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Why A Teacher Shortage May Get Worse

by
Micah Fikes
Micah Fikes on September 28, 2020

Education leaders are preparing for the worst as many districts that are already facing teacher shortages may see the need for educators grow. 

While some districts have returned to in-person learning, others have remained on a hybrid system or fully remote. 

According to a national online survey conducted by the EdWeek Research Center, more than 75% of teachers who were surveyed said they were “very” or “somewhat” concerned about resuming in-person teaching due to potential health implications of COVID-19.

The survey, conducted this summer, showed nearly a third of teachers were considering leaving their jobs this school year. Typically, there is only an 8% turnover rate among educators in the teaching profession nationally, according to the Learning Policy Institute.

For several years, Texas school districts have struggled with filling open teaching positions, especially among in-demand areas like Special Education and STEM disciplines. Now, that struggle may be about to get worse. 



Why Districts Are Struggling

 

As school districts across Texas continue to navigate changing directives, coronavirus concerns are causing many teachers to re-evaluate whether they will continue to stay in the classroom.

Coronavirus Concerns

teacher shortageAmong a range of older workers who have withdrawn from the workforce area due to coronavirus concerns are teachers. Similar to the EdWeek Research Center survey, a National Education Association survey found that nearly 28% of educators who participated in the poll said the pandemic has made them more likely to retire or leave teaching.

Perhaps most startling, however, is that these respondents weren’t only composed of teachers approaching retirement age. Included in those who stated that the pandemic had made them consider leaving teaching were new or young teachers … in fact, one in five who responded this way had less than 10 years of experience.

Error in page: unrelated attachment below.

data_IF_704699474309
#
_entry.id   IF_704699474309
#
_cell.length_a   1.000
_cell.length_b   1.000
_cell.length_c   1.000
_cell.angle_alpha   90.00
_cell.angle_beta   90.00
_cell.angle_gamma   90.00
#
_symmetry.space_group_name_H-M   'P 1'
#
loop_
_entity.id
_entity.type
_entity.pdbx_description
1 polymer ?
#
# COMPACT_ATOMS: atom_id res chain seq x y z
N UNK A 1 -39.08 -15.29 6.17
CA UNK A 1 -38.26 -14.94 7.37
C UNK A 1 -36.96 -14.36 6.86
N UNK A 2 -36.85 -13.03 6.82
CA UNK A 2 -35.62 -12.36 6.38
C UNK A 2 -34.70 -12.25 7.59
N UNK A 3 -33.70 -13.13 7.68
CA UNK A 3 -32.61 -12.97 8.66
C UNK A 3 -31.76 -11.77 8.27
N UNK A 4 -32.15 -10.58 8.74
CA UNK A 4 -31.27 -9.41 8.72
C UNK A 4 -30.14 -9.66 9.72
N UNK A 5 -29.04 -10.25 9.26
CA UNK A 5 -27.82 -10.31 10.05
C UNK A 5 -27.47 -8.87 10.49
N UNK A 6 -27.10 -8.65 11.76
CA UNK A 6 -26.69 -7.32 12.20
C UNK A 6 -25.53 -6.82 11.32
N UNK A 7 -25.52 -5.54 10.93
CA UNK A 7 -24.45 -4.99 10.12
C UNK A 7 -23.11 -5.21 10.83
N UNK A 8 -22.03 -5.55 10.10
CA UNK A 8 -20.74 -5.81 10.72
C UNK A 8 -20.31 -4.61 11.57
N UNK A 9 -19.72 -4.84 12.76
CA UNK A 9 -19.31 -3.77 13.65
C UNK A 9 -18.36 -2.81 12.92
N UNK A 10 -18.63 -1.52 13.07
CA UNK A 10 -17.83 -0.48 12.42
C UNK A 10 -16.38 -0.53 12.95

On the other hand, some educators who are in districts utilizing remote learning are experiencing high levels of stress and frustration as well as students struggle with this platform for learning. This has caused some teachers to consider retiring earlier than expected or to rethink whether they should remain employed in that district.

Substitute Teaching

Another issue districts may be facing in the near future includes substitute teachers. Substitute teaching can be a great way to gain teaching experience and get your foot in the door in a desired school district. Substitutes are often made up of retirees, teachers who want to work part-time or stay-at-home parents who have left the workforce and are easing back in. 

Many school districts have also used substitute teachers to help staff open teaching positions that have yet to be filled. However, pay and benefits for substitute teachers varies significantly from district to district. For many, working as a substitute during a pandemic is not desirable, leaving many districts to scramble for substitutes.

Long-time Problems

Although coronavirus concerns are front and center currently, districts have been struggling with filling open positions for some time.

In Texas, the most in-demand subjects in need of teachers include:

  • Bilingual and English as a Second Language
  • Career Technical Education (CTE)
  • Science, Technology, Engineering and Mathematics (STEM)